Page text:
of our minds that reason locks away by day.
A. Choose the best word from the four choices to complete each of the
9. A 10. B
B. Choose the best word or expression from the list given for each blank.
Use each word or expression only once and make proper changes where necessary.
5. tugs at
6. stay clear of
7. slipped into
8. crowded into
9. loom up 10. stranded
1. just as
3. depend on
9. illuminated 10. waning
Put the following parts into Chinese.
V. ORAL PRACTICE AND DISCUSSION
1. How does the author describe the moonrise? Is it the same as you see
The sun had set, and I was watching what seemed to be the bright-orange
glow of a forest fire beyond a ridge to the east. Suddenly, the ridge
itself seemed to burst into flame. Then, the rising moon, huge and red
and grotesquely misshapen by the dust and sweat of the summer atmosphere, loomed up out of the woods.
Distorted thus by the hot breath of earth, the moon seemed ill-tempered and imperfect……
But as the moon lifted off the ridge it gathered firmness and authority. Its complexion changed from red, to orange, to gold, to impassive yellow. It seemed to draw light out of the darkening earth, for as it rose, the hills and valleys below grew dimmer. By the time the moon stood clear of the horizon, full chested and round and the color of ivory, the valleys were deep shadows in the landscape……
The drama took an hour. Moonrise is slow and serried with subtleties。
2. Moonrise is a natural phenomenon. The main part of this essay is the description of it full of the author's emotions and thoughts associated with it. Pick out the author's most beautiful descriptions with similes, metaphors and personification.
From this hill I have watched many moons rise. Each one had its own mood. There have been broad, confident harvest moons in autumn, shy, misty moons in spring; lonely, white winter moons rising into the utter silence of an ink-black sky and smoke-smudged orange moons over the dry fields of summer. Each, like fine music, excited my heart and then calmed my soul.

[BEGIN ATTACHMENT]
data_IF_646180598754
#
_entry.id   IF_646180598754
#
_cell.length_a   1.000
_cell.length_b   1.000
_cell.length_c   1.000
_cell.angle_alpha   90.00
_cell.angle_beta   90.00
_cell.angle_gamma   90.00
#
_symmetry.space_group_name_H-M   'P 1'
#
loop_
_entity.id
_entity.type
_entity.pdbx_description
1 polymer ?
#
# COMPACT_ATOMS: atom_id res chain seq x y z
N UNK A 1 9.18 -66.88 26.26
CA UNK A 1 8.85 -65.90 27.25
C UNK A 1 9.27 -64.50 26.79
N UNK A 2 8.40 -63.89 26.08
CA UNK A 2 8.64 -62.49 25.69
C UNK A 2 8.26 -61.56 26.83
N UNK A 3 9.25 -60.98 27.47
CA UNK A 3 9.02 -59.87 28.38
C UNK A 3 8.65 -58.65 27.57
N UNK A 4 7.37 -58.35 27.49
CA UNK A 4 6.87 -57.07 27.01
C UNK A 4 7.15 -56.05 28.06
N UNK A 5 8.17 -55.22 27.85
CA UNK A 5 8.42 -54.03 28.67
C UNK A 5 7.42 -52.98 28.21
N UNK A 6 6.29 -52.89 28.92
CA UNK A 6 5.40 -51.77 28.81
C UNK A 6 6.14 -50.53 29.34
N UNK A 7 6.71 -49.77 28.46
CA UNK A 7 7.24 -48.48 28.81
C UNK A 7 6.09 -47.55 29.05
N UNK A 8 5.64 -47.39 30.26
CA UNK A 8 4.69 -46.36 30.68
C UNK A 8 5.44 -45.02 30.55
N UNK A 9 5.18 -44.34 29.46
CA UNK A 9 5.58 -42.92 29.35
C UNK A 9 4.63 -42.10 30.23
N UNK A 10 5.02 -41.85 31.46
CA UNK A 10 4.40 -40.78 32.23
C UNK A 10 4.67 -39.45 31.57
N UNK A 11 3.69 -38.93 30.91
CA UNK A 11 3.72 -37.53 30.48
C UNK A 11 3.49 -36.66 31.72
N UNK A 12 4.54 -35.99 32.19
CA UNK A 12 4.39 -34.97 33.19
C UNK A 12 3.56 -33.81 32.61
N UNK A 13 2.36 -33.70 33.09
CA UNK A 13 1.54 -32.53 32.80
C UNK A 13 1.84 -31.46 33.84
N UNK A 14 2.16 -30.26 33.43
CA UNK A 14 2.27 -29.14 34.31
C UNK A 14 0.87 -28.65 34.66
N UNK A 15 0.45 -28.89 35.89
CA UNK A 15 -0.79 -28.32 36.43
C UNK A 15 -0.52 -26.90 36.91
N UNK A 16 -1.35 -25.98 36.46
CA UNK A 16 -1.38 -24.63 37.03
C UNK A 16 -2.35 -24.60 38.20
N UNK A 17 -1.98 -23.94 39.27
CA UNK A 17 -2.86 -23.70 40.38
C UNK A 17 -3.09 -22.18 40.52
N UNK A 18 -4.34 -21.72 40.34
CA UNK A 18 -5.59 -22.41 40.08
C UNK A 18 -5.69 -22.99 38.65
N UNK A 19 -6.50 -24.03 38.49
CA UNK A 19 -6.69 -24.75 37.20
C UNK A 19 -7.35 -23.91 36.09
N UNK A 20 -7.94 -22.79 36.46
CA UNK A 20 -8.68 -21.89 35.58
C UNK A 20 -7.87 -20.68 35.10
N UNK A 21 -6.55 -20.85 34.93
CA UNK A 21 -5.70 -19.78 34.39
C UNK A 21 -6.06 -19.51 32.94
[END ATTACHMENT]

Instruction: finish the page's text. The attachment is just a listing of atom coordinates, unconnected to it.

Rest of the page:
(And others referring to the first question.)
3. One July evening in the mountains, the author's car mysteriously stalled, and he was stranded and alone, but after watching the moonrise for an hour or two the engine started mysteriously again. Do you think it was the spell of the rising moon？Open.
4. We Chinese often associated the full moon with family reunion, our hometown and our motherland if we are abroad. Can you tell what people do when we Chinese celebrate the festivals associated with the moon such as the Lantern Festival and the Mid-Autumn Festival? And why?Open.
5. Find out the famous Chinese poems about the moon, and try to translate the following poem into English.
床前明月光， Before my bed
There is bright moonlight
疑是地上霜． So that it seems
Like frost on the ground.
举头望明月， Lifting my head
I watch the bright moon,
低头思故乡。 Lowering my head
I dream that I'm home.
Another poem for reference:
秋风清，秋月明 The autumn wind is light
The autumn moon is bright;
落叶聚还散 Fallen leaves gather but then disperse,
寒鸦栖复惊 A cold crow roosts but again he stirs;
相思相见知何日 I think of you, and wonder when I'll see you again? 此时此夜难为情 At such an hour,on such a night,cruel is love's pain.
Translation of the Text
Ethics and Competitiveness
Preparing to Read
Tips for the teacher